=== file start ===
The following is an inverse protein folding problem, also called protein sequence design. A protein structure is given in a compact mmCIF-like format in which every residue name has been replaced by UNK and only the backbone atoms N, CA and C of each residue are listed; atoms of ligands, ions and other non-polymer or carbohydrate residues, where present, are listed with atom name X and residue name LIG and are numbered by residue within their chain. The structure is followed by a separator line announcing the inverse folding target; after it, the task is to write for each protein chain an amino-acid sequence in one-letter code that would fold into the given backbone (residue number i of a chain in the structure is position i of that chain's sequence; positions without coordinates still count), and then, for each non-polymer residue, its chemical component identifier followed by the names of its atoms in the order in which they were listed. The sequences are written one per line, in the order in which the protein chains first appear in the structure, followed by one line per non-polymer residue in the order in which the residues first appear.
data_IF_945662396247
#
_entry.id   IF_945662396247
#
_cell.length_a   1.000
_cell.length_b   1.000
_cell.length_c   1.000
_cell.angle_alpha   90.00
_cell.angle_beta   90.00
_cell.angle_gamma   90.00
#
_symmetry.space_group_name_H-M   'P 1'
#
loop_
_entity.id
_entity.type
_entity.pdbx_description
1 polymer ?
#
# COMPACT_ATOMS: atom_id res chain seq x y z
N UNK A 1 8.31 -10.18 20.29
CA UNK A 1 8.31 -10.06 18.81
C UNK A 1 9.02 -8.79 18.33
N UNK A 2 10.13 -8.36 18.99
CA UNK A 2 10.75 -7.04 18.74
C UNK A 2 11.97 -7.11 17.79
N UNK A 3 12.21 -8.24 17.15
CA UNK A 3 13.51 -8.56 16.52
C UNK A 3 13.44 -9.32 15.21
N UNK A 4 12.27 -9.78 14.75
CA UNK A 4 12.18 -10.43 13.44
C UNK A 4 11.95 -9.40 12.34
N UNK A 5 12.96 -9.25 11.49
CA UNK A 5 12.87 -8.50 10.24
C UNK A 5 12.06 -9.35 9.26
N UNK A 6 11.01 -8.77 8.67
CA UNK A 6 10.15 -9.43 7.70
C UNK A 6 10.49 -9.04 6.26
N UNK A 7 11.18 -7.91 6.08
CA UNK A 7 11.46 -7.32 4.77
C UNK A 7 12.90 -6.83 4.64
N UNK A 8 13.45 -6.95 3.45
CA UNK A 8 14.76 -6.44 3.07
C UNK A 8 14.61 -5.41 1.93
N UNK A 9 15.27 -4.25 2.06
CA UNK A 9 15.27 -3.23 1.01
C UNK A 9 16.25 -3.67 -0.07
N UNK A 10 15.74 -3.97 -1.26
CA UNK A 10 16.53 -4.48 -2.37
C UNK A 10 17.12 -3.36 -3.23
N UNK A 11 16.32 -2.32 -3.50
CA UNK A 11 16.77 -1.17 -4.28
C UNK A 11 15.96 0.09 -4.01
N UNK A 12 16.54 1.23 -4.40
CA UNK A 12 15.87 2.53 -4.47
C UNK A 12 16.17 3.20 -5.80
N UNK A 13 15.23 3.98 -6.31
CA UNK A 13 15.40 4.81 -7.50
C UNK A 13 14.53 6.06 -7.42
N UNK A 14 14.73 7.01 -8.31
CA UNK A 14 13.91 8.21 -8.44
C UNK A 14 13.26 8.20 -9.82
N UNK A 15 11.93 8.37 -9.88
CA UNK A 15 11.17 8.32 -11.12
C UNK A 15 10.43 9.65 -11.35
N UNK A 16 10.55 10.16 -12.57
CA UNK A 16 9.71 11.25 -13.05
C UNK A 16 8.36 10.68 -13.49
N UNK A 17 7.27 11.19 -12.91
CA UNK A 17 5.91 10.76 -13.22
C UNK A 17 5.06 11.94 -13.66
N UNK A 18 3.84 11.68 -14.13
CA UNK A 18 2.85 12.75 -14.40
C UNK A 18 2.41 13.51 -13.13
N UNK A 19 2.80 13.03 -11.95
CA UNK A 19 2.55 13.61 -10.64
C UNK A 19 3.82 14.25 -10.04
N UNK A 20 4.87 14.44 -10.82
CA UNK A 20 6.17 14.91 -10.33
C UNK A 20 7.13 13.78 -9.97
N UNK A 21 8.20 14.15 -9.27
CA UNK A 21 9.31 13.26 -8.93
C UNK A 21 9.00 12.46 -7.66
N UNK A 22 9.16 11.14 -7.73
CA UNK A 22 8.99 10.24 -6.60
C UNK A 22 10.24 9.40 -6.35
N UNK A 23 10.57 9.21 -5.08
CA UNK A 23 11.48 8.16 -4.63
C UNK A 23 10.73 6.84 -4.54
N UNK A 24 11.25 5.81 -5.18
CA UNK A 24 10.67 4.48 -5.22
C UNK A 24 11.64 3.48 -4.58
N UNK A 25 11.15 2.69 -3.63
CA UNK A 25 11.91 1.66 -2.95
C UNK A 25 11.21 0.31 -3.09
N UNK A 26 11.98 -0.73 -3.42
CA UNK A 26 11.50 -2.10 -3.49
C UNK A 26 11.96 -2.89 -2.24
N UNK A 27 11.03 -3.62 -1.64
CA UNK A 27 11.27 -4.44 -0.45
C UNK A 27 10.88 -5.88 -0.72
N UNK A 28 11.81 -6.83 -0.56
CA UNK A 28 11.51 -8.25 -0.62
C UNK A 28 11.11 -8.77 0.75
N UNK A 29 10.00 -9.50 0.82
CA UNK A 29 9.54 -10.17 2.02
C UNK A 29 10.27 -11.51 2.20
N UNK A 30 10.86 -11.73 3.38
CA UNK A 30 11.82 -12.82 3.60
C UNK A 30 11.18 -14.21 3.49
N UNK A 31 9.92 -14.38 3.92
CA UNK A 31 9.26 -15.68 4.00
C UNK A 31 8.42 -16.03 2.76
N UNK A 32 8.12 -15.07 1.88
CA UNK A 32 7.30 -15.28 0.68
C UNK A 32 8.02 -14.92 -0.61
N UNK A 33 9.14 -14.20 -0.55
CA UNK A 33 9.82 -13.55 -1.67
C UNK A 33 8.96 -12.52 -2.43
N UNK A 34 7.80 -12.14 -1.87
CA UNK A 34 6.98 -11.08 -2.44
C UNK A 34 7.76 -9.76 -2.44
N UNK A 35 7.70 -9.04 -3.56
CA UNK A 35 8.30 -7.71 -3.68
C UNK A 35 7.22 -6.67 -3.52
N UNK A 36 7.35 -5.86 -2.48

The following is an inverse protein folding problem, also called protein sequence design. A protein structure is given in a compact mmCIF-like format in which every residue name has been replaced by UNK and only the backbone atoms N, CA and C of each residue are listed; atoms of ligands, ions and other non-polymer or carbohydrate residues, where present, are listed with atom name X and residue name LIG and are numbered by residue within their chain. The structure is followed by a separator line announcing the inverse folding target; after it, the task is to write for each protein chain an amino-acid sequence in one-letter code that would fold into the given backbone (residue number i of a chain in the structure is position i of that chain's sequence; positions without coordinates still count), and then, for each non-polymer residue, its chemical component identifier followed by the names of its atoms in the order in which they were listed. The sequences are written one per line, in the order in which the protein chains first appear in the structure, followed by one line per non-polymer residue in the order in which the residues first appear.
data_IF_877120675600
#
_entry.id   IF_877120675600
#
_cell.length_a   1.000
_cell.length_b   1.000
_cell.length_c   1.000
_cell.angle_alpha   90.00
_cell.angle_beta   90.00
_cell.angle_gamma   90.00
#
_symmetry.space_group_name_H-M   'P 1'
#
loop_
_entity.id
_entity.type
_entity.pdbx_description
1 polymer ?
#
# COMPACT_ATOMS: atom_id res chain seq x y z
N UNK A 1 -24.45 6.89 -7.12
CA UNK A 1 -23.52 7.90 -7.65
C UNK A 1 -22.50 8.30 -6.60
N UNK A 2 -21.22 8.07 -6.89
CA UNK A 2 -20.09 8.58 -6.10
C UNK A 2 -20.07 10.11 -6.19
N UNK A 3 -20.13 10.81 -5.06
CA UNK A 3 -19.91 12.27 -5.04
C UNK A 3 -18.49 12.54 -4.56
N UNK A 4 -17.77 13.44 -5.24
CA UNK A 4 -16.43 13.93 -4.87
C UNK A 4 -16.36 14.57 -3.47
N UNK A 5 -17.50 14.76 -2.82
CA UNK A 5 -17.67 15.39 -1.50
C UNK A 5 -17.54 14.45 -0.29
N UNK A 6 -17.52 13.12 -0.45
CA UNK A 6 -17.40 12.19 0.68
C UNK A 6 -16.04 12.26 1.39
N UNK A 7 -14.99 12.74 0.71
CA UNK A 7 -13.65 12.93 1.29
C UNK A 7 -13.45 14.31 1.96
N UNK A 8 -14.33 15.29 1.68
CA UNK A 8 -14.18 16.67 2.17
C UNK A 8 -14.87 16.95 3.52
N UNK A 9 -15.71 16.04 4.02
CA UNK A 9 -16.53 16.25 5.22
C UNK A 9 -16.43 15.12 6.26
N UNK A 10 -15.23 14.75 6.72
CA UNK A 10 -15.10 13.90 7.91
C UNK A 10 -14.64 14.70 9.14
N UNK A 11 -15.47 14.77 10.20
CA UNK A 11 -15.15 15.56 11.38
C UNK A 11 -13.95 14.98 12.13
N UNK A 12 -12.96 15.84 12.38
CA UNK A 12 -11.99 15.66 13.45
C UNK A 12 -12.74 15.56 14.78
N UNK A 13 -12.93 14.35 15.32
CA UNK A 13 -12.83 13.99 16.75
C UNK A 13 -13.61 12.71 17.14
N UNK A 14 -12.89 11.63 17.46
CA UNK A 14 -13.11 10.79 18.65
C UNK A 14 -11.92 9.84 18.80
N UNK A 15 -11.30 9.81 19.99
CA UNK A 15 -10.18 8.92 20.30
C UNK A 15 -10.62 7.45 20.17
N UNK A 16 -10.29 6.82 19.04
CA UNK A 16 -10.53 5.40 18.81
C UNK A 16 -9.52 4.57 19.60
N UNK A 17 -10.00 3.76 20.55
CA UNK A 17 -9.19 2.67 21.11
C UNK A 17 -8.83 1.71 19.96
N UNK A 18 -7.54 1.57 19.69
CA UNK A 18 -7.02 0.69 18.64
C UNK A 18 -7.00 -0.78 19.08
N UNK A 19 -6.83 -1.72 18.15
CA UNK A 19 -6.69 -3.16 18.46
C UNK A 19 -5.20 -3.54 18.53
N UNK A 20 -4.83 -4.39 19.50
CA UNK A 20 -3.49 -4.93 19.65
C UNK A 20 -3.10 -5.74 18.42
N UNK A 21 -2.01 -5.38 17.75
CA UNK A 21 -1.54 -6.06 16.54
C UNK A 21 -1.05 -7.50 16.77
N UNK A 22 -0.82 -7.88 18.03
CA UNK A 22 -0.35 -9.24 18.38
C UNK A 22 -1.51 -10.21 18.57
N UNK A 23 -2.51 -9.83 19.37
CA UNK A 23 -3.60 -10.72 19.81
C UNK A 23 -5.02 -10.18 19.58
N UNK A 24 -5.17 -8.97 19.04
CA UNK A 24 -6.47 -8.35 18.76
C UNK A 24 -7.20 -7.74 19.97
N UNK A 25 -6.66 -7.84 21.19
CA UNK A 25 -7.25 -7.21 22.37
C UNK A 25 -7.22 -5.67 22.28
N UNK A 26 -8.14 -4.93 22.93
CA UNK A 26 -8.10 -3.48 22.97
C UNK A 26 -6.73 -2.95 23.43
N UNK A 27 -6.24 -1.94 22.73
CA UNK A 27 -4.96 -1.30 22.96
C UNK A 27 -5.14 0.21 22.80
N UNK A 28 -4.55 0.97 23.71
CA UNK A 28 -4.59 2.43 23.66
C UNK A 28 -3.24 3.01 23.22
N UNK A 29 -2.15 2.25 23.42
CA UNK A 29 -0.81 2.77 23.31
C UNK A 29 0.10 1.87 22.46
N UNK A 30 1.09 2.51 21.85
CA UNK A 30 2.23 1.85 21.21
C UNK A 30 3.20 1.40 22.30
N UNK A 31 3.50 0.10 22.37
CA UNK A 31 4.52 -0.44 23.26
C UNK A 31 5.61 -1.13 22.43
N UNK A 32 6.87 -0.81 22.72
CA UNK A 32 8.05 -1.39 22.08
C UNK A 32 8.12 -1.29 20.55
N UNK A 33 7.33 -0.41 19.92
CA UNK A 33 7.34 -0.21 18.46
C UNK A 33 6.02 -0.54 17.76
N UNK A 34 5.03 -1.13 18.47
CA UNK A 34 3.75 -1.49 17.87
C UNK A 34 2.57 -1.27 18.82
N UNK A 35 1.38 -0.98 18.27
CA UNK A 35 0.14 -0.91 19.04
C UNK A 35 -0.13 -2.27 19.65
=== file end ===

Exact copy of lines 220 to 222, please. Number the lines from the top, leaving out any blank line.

C UNK A 24 -7.20 -7.74 19.97
N UNK A 25 -6.66 -7.84 21.19
CA UNK A 25 -7.25 -7.21 22.37